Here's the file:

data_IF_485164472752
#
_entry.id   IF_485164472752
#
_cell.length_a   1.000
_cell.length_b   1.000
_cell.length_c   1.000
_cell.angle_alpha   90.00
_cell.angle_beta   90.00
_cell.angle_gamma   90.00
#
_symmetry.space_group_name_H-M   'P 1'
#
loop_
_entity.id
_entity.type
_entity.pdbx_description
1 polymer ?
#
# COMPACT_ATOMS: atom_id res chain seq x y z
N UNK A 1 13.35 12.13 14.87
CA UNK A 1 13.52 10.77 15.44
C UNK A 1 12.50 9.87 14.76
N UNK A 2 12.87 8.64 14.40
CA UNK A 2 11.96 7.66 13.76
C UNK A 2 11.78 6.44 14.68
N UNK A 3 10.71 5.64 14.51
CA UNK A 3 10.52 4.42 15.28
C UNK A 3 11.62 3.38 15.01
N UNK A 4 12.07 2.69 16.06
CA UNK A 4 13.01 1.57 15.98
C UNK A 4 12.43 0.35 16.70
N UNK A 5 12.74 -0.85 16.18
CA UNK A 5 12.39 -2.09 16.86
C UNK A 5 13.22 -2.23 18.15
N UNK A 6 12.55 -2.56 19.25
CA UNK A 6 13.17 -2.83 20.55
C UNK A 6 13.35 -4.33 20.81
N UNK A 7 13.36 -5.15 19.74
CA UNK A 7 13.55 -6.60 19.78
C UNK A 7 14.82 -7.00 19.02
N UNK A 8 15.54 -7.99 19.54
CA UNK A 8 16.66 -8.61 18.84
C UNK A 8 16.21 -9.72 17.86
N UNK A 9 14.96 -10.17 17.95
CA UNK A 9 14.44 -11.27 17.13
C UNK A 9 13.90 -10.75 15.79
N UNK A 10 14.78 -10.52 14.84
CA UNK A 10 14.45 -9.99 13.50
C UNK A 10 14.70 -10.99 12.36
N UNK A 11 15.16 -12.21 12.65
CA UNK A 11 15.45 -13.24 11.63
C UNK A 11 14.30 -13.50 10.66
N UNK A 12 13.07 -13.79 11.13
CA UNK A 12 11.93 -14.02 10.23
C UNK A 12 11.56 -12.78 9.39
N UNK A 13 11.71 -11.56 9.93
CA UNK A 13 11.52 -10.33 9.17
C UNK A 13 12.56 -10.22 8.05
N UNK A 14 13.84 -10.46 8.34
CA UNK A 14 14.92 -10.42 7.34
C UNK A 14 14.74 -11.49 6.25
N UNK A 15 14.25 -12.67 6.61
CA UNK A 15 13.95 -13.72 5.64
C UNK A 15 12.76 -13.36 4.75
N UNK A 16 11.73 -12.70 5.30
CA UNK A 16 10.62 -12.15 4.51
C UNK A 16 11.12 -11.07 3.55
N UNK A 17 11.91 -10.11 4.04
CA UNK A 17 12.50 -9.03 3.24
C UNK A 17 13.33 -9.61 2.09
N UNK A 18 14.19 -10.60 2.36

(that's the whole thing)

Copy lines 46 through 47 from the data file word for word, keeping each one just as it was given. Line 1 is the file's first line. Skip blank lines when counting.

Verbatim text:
CA UNK A 9 14.44 -11.27 17.13
C UNK A 9 13.90 -10.75 15.79